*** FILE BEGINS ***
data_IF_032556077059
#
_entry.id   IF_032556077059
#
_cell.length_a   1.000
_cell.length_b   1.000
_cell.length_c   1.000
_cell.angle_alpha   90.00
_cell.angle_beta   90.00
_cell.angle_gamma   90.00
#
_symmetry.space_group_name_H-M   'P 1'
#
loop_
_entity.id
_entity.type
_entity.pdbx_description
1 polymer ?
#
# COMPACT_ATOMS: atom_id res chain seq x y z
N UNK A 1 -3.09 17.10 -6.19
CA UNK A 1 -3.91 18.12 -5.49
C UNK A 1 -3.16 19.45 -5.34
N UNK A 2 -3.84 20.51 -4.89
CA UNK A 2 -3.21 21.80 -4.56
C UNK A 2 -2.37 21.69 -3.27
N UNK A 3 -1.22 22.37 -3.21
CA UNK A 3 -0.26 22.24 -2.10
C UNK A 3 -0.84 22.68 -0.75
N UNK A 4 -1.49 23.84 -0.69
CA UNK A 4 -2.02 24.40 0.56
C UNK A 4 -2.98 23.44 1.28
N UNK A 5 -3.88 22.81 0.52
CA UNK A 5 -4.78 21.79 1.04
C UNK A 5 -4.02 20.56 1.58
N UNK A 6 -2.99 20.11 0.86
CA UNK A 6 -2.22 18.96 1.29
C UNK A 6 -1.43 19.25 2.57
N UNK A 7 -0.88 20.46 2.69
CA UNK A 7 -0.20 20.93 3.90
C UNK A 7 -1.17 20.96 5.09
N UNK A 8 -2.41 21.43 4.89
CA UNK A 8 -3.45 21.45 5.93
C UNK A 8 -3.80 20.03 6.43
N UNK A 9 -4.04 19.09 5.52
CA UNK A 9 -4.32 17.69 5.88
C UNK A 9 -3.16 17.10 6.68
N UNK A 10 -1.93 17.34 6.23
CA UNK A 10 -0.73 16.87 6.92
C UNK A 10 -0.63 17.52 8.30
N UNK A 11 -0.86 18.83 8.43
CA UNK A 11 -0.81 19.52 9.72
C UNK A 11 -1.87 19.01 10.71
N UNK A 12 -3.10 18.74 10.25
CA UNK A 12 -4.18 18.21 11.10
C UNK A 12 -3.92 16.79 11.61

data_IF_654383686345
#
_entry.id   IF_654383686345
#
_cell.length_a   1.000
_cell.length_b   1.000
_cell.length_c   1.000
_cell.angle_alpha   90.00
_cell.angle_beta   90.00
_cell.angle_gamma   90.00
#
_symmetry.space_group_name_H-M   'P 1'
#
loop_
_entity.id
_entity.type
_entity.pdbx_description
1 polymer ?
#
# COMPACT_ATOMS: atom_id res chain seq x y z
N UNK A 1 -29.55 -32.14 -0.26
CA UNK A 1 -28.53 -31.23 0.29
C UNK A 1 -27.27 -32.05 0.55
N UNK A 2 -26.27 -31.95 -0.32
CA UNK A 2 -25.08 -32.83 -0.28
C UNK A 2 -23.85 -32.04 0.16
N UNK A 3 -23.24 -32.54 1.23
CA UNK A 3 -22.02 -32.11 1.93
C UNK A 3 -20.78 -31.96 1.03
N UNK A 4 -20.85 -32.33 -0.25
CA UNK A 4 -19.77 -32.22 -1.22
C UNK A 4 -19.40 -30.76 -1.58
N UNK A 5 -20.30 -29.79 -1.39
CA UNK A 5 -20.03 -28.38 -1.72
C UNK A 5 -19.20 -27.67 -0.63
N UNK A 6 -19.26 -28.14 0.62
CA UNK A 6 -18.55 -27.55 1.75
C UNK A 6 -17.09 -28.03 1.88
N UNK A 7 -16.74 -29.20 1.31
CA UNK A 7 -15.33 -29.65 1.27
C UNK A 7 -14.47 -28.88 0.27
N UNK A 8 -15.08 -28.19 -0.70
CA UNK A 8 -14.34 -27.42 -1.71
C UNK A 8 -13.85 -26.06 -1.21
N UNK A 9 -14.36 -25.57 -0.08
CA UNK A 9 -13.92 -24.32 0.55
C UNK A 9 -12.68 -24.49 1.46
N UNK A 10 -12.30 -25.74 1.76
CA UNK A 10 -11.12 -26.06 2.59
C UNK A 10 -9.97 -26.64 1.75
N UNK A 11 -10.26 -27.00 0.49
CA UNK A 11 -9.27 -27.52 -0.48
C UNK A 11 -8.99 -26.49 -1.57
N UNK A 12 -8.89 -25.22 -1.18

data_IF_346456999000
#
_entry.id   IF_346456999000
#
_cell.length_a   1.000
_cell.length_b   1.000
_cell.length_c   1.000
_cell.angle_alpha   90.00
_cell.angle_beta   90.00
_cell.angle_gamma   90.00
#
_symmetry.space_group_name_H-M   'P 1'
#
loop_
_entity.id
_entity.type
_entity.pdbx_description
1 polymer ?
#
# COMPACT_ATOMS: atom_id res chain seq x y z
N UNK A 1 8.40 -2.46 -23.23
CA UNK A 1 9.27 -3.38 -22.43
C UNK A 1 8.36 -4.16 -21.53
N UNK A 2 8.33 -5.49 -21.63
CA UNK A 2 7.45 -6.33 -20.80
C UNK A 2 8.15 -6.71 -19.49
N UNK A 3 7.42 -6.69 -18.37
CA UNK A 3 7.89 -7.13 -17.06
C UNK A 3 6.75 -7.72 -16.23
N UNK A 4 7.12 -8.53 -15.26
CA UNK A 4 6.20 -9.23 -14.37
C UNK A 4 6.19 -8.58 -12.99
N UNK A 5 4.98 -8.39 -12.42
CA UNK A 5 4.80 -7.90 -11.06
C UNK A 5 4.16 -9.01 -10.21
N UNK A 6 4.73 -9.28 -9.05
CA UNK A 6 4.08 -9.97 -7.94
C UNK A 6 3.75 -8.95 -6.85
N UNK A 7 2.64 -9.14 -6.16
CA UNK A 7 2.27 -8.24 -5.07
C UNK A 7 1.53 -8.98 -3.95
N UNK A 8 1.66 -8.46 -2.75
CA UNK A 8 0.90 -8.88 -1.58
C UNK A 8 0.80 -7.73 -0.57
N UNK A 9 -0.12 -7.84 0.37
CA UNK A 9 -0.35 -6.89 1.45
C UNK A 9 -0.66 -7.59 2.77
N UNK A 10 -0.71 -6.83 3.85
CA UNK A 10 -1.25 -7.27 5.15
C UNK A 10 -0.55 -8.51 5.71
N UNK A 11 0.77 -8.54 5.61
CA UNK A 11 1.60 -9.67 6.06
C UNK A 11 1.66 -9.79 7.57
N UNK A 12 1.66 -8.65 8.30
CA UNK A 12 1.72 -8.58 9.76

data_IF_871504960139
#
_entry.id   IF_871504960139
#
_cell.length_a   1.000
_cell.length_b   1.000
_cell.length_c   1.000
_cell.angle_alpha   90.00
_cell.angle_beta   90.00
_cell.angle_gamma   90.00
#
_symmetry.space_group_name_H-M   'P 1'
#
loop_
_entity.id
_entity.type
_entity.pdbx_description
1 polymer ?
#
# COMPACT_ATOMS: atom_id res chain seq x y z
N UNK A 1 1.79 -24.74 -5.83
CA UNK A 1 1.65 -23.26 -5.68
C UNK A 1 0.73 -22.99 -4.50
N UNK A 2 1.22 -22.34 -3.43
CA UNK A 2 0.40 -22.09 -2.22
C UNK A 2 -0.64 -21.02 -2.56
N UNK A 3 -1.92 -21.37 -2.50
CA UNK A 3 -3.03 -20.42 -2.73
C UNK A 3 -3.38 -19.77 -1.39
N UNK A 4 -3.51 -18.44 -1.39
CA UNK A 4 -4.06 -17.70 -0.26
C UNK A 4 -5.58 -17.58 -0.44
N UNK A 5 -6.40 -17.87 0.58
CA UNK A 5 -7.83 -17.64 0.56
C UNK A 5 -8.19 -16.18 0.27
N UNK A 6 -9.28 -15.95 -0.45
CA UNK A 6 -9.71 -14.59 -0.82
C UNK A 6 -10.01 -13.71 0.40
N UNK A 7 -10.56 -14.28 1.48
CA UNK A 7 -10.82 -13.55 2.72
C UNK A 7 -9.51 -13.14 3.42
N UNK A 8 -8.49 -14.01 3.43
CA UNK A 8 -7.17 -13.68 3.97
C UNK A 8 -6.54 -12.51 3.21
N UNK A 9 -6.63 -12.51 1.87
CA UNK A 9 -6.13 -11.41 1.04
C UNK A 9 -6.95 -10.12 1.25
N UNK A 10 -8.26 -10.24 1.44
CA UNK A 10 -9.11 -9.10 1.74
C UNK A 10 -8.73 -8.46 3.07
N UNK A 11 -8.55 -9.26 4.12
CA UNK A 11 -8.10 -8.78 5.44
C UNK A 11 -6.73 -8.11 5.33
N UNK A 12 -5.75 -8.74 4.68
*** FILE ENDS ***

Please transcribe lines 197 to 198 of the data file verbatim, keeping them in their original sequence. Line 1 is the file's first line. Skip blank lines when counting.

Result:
C UNK A 4 -5.58 -17.58 -0.44
N UNK A 5 -6.40 -17.87 0.58